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First-Line Treatment for Endocrine-Sensitive Bone-Only Metastatic Breast Cancer: Systematic Review and Meta-analysis

      Abstract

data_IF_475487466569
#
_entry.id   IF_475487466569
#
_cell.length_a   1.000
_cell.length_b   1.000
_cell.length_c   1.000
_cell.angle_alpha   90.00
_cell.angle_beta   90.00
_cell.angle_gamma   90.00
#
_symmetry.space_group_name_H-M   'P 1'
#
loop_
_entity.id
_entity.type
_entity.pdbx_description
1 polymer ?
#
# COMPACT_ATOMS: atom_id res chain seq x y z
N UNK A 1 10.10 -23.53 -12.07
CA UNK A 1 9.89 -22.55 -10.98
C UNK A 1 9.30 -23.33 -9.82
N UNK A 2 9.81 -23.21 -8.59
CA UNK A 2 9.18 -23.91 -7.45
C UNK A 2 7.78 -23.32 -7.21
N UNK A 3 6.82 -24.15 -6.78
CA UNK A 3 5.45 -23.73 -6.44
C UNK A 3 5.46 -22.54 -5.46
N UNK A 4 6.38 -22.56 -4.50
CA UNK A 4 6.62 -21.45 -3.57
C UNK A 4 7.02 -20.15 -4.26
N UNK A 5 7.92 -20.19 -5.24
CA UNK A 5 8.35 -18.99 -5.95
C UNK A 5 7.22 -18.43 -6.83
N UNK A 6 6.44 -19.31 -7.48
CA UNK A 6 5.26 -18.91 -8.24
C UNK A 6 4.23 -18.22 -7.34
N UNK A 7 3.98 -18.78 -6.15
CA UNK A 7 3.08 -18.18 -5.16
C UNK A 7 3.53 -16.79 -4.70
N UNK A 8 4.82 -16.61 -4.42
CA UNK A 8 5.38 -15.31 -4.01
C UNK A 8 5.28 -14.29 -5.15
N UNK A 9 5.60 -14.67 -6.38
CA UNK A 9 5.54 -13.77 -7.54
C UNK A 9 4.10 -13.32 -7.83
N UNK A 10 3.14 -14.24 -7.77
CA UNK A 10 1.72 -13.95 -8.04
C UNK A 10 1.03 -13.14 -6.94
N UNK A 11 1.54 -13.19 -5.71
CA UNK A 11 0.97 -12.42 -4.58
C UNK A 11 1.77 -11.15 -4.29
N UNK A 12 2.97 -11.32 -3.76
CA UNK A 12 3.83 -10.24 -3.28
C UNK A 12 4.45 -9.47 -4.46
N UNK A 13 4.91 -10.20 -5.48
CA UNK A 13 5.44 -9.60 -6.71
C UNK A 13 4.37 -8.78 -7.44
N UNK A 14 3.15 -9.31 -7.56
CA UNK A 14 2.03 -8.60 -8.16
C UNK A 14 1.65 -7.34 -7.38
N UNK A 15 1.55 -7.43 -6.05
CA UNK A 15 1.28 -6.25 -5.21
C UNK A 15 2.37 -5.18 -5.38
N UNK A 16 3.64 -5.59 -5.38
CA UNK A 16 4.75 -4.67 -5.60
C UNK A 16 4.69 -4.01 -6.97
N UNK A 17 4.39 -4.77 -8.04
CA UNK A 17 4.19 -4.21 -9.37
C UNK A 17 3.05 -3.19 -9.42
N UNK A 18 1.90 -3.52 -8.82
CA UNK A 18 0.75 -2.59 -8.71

In the last decade, several clinical trials have investigated novel endocrine combinations for the first-line treatment of hormone receptor–positive metastatic breast cancer. Nevertheless, the use of combinations for the first-line treatment of bone-only disease is widely discussed as a result of its indolent natural history. We performed a comprehensive search of phase 3 randomized clinical trials published in the literature through September 2018. Our aim was to explore the role of the new endocrine approaches in bone-only metastatic breast cancer, suggesting a possible strategy for their selection. In particular, we evaluated the comparative risk of adverse event occurrence during these treatments. A total of 6 studies were deemed suitable for meta-analysis: the Monaleesa-2, Monaleesa-7, Monarch-3, Paloma-2, SWOG, and Alliance trials. Overall, the novel strategies were shown to improve progression-free survival in bone-only disease (hazard ratio = 0.65; 95% confidence interval, 0.49-0.86; P = .003). Combinations with cyclin-dependent kinase inhibitors improved progression-free survival (hazard ratio = 0.54; 95% confidence interval, 0.39-0.75; P < .001) with an acceptable toxicity profile. Abemaciclib was associated with increased anemia and gastrointestinal toxicity (especially diarrhea), whereas palbociclib was associated with increased leukopenia (but not neutropenia) compared to the other compounds. Increased aspartate aminotransferase levels were reported for both ribociclib and abemaciclib. The combination of cyclin-dependent kinase 4/6 inhibitors and endocrine therapy represents an effective and well-tolerated approach for first-line treatment in bone-only disease settings. Because no direct comparison between the 3 cyclin-dependent kinase 4/6 inhibitors is available, the selection of the most appropriate treatment should be based on toxicity profile as well as patient preference and copathologies.

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